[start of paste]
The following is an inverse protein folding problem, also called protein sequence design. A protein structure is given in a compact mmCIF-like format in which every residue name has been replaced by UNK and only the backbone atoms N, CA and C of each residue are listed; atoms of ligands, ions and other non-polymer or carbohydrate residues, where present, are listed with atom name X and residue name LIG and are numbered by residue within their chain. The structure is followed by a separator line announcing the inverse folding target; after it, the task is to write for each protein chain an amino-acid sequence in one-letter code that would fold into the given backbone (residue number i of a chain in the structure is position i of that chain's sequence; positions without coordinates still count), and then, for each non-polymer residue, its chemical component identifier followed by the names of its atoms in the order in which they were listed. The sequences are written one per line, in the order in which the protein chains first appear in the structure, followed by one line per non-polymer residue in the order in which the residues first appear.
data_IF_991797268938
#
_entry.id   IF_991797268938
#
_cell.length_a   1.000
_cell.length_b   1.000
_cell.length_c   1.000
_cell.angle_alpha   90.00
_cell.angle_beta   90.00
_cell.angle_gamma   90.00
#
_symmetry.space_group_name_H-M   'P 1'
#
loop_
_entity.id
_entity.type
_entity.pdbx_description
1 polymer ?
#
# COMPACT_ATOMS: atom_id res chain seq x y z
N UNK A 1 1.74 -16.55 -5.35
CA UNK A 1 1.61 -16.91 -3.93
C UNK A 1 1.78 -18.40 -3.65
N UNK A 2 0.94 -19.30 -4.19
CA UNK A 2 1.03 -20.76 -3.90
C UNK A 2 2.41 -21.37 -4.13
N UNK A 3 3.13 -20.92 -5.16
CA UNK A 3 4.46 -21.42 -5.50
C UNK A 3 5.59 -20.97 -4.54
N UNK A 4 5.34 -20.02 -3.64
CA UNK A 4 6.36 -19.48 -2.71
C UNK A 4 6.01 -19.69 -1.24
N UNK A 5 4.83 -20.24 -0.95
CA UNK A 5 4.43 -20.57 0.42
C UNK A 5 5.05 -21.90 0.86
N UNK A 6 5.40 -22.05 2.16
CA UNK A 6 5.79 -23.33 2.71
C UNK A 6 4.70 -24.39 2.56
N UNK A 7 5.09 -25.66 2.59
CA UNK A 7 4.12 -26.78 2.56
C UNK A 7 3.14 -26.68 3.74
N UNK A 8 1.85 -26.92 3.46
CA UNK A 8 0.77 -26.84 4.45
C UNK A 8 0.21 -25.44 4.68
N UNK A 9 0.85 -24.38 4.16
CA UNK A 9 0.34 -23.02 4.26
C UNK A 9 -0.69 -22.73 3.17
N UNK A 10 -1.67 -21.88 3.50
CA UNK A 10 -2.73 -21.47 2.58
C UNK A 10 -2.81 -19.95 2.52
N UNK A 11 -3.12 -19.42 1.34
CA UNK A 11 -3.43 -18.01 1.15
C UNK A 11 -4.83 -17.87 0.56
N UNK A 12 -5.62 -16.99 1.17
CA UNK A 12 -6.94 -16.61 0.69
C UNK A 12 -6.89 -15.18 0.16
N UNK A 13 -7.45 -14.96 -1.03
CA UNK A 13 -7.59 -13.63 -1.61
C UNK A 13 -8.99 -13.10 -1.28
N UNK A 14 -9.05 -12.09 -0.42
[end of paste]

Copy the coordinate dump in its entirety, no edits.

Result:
The following is an inverse protein folding problem, also called protein sequence design. A protein structure is given in a compact mmCIF-like format in which every residue name has been replaced by UNK and only the backbone atoms N, CA and C of each residue are listed; atoms of ligands, ions and other non-polymer or carbohydrate residues, where present, are listed with atom name X and residue name LIG and are numbered by residue within their chain. The structure is followed by a separator line announcing the inverse folding target; after it, the task is to write for each protein chain an amino-acid sequence in one-letter code that would fold into the given backbone (residue number i of a chain in the structure is position i of that chain's sequence; positions without coordinates still count), and then, for each non-polymer residue, its chemical component identifier followed by the names of its atoms in the order in which they were listed. The sequences are written one per line, in the order in which the protein chains first appear in the structure, followed by one line per non-polymer residue in the order in which the residues first appear.
data_IF_991797268938
#
_entry.id   IF_991797268938
#
_cell.length_a   1.000
_cell.length_b   1.000
_cell.length_c   1.000
_cell.angle_alpha   90.00
_cell.angle_beta   90.00
_cell.angle_gamma   90.00
#
_symmetry.space_group_name_H-M   'P 1'
#
loop_
_entity.id
_entity.type
_entity.pdbx_description
1 polymer ?
#
# COMPACT_ATOMS: atom_id res chain seq x y z
N UNK A 1 1.74 -16.55 -5.35
CA UNK A 1 1.61 -16.91 -3.93
C UNK A 1 1.78 -18.40 -3.65
N UNK A 2 0.94 -19.30 -4.19
CA UNK A 2 1.03 -20.76 -3.90
C UNK A 2 2.41 -21.37 -4.13
N UNK A 3 3.13 -20.92 -5.16
CA UNK A 3 4.46 -21.42 -5.50
C UNK A 3 5.59 -20.97 -4.54
N UNK A 4 5.34 -20.02 -3.64
CA UNK A 4 6.36 -19.48 -2.71
C UNK A 4 6.01 -19.69 -1.24
N UNK A 5 4.83 -20.24 -0.95
CA UNK A 5 4.43 -20.57 0.42
C UNK A 5 5.05 -21.90 0.86
N UNK A 6 5.40 -22.05 2.16
CA UNK A 6 5.79 -23.33 2.71
C UNK A 6 4.70 -24.39 2.56
N UNK A 7 5.09 -25.66 2.59
CA UNK A 7 4.12 -26.78 2.56
C UNK A 7 3.14 -26.68 3.74
N UNK A 8 1.85 -26.92 3.46
CA UNK A 8 0.77 -26.84 4.45
C UNK A 8 0.21 -25.44 4.68
N UNK A 9 0.85 -24.38 4.16
CA UNK A 9 0.34 -23.02 4.26
C UNK A 9 -0.69 -22.73 3.17
N UNK A 10 -1.67 -21.88 3.50
CA UNK A 10 -2.73 -21.47 2.58
C UNK A 10 -2.81 -19.95 2.52
N UNK A 11 -3.12 -19.42 1.34
CA UNK A 11 -3.43 -18.01 1.15
C UNK A 11 -4.83 -17.87 0.56
N UNK A 12 -5.62 -16.99 1.17
CA UNK A 12 -6.94 -16.61 0.69
C UNK A 12 -6.89 -15.18 0.16
N UNK A 13 -7.45 -14.96 -1.03
CA UNK A 13 -7.59 -13.63 -1.61
C UNK A 13 -8.99 -13.10 -1.28
N UNK A 14 -9.05 -12.09 -0.42